February 2014

The Twain Have Met…at HIMSS
By Jim Knaub
Radiology Today
Vol. 15 No. 2 P. 3

Maybe the single-digit temperature had me thinking about Florida; it was 2˚F outside the morning I wrote this. You denizens of the upper Midwest may think that’s nothing unusual, but it was darn cold for suburban Philadelphia.

While the anticipation of some warm weather is welcome during any Pennsylvania winter, it’s actually HIMSS 2014 that really has me thinking about Florida. The meeting will take over Orlando’s Orange County Convention Center later this month, and information management is an ever-growing component of medical imaging and all of health care.

When I arrived at Radiology Today in 2003, HIMSS was a meeting attended by our sister publication For The Record, which focuses on medical records. Film was still common in radiography, and PACS typically didn’t venture outside of the radiology department. The Society for Imaging Informatics in Medicine (SIIM) was still the Society for Computer Applications in Radiology (SCAR), and enterprise imaging mostly happened on Star Trek reruns.

Two five-year missions later, sharing images across the health care enterprise and incorporating them into EMRs have become two key imaging IT objectives. The separation between medical images and medical records is diminishing: The twain have met. The PACS administrators and radiologists who attended SCAR largely have been replaced by hospital IT staff tasked with fulfilling their organizations’ enterprise IT objectives. The EMR is the star of HIMSS, but radiology has a huge interest in how its images and data will merge into electronic records as well as how that integration may provide more information to help radiologists interpret those images.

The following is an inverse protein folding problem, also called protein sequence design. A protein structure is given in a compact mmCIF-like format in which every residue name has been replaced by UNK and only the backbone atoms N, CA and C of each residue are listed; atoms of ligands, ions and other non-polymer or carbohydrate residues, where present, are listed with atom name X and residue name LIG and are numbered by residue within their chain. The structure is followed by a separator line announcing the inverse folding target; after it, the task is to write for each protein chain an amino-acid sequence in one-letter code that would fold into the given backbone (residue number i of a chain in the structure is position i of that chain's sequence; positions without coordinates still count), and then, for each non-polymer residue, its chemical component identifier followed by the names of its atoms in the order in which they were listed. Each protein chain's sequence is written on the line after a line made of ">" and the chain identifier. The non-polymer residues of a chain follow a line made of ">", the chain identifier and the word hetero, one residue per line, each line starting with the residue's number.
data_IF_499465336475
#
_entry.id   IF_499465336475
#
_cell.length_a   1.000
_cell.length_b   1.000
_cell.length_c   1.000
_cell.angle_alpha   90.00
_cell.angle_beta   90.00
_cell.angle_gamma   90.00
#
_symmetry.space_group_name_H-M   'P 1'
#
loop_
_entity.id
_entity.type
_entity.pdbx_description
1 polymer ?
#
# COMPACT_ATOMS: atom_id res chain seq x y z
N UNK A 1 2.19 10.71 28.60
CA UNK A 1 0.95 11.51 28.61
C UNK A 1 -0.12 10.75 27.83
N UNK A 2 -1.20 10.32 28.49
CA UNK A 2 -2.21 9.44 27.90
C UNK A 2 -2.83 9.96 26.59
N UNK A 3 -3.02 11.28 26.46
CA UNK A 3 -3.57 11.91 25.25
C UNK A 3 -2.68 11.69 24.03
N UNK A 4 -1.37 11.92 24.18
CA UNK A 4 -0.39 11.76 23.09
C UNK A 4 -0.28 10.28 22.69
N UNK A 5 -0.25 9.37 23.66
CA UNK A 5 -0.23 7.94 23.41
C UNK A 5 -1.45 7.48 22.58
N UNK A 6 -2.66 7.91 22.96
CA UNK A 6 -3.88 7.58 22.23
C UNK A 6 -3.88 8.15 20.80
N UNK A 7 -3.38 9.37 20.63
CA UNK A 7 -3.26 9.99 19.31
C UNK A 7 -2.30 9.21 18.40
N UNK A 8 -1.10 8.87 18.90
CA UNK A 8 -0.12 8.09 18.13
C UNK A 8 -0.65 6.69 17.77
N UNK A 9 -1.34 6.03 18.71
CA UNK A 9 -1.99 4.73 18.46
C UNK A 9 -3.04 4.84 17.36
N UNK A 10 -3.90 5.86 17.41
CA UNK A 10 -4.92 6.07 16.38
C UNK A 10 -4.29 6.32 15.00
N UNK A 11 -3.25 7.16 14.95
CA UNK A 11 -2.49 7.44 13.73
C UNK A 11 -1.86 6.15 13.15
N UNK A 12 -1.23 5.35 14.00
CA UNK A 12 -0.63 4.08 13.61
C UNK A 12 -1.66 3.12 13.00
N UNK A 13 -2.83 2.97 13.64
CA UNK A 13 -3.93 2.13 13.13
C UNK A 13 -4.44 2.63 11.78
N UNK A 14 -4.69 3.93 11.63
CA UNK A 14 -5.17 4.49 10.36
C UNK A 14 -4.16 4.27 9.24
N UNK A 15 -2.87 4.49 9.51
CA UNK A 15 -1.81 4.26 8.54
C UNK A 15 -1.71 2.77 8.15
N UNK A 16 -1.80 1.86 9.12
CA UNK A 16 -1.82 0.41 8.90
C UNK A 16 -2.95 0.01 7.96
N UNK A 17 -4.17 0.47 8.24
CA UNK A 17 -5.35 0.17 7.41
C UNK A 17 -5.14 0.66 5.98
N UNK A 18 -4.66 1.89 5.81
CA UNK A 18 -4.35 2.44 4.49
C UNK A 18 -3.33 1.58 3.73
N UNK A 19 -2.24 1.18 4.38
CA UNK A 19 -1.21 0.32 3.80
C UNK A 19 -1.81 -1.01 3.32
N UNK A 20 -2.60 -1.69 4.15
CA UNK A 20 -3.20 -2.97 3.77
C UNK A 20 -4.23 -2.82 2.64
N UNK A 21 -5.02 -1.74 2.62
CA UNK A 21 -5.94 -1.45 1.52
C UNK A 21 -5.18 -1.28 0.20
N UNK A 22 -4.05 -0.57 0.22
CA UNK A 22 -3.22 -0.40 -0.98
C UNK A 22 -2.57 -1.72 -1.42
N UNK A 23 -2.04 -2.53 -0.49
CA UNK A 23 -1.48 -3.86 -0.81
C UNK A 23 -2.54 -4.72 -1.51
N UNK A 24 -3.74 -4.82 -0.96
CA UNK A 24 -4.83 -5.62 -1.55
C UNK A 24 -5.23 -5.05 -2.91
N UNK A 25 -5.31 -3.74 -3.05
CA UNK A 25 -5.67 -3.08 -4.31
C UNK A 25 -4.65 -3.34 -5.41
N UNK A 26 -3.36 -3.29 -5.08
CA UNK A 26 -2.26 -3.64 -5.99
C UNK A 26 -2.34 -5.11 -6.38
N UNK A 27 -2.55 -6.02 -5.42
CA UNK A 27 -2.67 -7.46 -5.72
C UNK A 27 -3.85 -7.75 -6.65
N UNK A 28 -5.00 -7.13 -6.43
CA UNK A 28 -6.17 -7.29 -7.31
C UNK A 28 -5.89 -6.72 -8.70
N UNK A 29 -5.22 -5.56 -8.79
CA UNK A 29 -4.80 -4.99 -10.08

In one sense, the changing IT environment illustrates the benefits that all of health care may be able to obtain with more integrated care. Of course, we’re not there yet, but it’s a target that radiology organizations and hospitals should be aiming to hit. That’s why I’ll be at HIMSS later this month, and it’s also why this issue includes an interview with Eliot Siegel, MD, a professor and the vice chair of research informatics at the University of Maryland School of Medicine’s diagnostic radiology department as well as the chief of radiology and nuclear medicine at the VA Maryland Health Care System. He’s a well-respected voice on imaging informatics, and his thoughts definitely are worth considering.

Enjoy the issue.